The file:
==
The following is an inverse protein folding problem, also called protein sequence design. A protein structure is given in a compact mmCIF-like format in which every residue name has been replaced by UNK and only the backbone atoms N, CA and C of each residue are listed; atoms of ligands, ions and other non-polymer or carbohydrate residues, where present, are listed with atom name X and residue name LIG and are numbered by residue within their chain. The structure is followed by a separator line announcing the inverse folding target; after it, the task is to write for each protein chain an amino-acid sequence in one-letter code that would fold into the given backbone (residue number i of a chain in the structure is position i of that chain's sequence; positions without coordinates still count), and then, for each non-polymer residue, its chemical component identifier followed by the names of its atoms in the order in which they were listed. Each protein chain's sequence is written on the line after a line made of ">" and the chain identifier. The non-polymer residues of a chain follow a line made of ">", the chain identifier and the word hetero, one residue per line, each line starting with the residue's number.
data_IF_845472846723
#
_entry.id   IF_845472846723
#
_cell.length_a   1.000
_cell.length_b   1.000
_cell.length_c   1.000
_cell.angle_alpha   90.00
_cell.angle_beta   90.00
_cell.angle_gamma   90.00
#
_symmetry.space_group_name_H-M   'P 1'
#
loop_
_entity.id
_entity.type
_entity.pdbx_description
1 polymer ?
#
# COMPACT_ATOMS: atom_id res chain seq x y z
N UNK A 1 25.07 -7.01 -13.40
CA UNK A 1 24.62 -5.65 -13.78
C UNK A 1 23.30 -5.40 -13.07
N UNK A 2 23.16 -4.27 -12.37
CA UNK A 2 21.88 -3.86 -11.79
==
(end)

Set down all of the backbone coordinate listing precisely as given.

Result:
The following is an inverse protein folding problem, also called protein sequence design. A protein structure is given in a compact mmCIF-like format in which every residue name has been replaced by UNK and only the backbone atoms N, CA and C of each residue are listed; atoms of ligands, ions and other non-polymer or carbohydrate residues, where present, are listed with atom name X and residue name LIG and are numbered by residue within their chain. The structure is followed by a separator line announcing the inverse folding target; after it, the task is to write for each protein chain an amino-acid sequence in one-letter code that would fold into the given backbone (residue number i of a chain in the structure is position i of that chain's sequence; positions without coordinates still count), and then, for each non-polymer residue, its chemical component identifier followed by the names of its atoms in the order in which they were listed. Each protein chain's sequence is written on the line after a line made of ">" and the chain identifier. The non-polymer residues of a chain follow a line made of ">", the chain identifier and the word hetero, one residue per line, each line starting with the residue's number.
data_IF_845472846723
#
_entry.id   IF_845472846723
#
_cell.length_a   1.000
_cell.length_b   1.000
_cell.length_c   1.000
_cell.angle_alpha   90.00
_cell.angle_beta   90.00
_cell.angle_gamma   90.00
#
_symmetry.space_group_name_H-M   'P 1'
#
loop_
_entity.id
_entity.type
_entity.pdbx_description
1 polymer ?
#
# COMPACT_ATOMS: atom_id res chain seq x y z
N UNK A 1 25.07 -7.01 -13.40
CA UNK A 1 24.62 -5.65 -13.78
C UNK A 1 23.30 -5.40 -13.07
N UNK A 2 23.16 -4.27 -12.37
CA UNK A 2 21.88 -3.86 -11.79